SAFARI CIGAR: Cigar Etiquette

Published on December 26, 2013

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Whether it’s watching our favorite football team, settling our gastronomic juices after a hearty meal, or just being with friends, firing up a favored cigar has never been more appropriate once the sun starts setting sooner and the air turns crisp. In fact, a big-ringed stogy works wonders for warming the hands while sitting around a campfire after a hunt, or for enjoying alongside a snifter of single malt at the lodge once the rifles and shotguns have been put away.

All of which brings up the subject of cigar etiquette. For example, if your hunting partner hands you a cigar, do you offer him one in return? Well, yes, if you happen to have an extra on you. That is why I favor a “three fingered” leather cigar case to slip into my hunting coat pocket, not only to protect the cigars, but to have an extra stogy to give to a hunting partner or the guide. Plus, having more than one cigar insures I’ll have a choice, such as Dominican or Nicaraguan, sun-grown or maduro. If it’s an extended hunt, I’ll often bring a box of cigars to share with the camp.

Whether to leave the band on or off is a question I’m often asked. In Europe they tend to take the band off, but to me that’s tantamount to covering the brand name of your rifle. Just as we’re proud of the guns we shoot, we should be proud of what we smoke. Show it off; leave the band on. Less chance of tearing the wrapper that way besides.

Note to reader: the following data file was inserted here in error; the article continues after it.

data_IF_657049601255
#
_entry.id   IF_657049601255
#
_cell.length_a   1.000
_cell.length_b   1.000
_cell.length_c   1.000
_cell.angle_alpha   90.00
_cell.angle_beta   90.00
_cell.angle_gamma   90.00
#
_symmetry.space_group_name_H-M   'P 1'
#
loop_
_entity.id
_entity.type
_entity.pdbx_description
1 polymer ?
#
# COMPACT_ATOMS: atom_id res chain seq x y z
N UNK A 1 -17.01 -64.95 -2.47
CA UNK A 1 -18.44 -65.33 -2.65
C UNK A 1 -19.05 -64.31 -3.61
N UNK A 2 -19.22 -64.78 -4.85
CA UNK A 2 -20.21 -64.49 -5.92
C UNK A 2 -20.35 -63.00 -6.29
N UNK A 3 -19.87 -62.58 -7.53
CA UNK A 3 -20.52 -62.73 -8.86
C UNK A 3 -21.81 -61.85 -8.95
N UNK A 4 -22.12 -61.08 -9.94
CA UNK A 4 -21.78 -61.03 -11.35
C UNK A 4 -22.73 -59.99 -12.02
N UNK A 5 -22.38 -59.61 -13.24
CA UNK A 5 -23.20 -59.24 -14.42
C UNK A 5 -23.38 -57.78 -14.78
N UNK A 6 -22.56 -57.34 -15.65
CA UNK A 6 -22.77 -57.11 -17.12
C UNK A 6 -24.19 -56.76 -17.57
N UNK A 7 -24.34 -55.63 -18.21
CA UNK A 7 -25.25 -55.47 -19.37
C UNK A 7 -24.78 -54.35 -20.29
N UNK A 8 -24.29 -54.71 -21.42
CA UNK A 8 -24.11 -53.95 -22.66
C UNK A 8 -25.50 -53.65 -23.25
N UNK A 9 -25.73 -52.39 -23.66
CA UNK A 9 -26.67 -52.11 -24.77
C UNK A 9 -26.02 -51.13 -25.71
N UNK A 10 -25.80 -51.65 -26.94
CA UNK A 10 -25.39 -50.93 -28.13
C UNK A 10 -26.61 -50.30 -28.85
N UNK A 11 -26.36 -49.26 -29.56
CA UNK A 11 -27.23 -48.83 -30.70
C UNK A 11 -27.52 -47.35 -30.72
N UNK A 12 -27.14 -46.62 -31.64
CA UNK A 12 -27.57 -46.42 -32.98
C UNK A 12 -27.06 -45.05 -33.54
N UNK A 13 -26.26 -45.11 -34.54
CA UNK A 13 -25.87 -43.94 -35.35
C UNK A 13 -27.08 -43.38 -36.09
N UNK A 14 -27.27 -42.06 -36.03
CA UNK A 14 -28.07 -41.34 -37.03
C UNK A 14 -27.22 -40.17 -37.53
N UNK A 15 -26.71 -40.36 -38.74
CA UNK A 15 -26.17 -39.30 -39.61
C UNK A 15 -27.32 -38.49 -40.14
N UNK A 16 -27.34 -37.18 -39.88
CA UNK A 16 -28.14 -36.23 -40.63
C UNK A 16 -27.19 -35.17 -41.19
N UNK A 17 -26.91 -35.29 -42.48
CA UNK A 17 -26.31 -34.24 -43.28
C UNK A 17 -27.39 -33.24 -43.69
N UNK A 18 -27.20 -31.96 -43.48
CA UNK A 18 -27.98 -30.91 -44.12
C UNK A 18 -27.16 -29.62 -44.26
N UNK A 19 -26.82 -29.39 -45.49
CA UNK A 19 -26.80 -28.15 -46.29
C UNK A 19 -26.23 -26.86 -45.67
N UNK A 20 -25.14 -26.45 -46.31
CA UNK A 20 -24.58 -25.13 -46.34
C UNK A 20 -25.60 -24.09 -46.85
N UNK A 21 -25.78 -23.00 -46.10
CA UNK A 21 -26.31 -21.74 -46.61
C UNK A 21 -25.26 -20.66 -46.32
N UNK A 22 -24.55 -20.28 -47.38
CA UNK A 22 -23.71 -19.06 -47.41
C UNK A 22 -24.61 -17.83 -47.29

Then there is the matter of how to clip and light a cigar. Sure, you can bite off the cap with your teeth a la Clint Eastwood. But you risk tearing the wrapper. In the field, I’ll admit to occasionally using my knife to trim the cap. Another method, emulating the old Cuban cigar rollers, is to use your thumbnail to etch a circular cut in the cap, then plucking it out. But the best way to cut the cap is with a cigar cutter.

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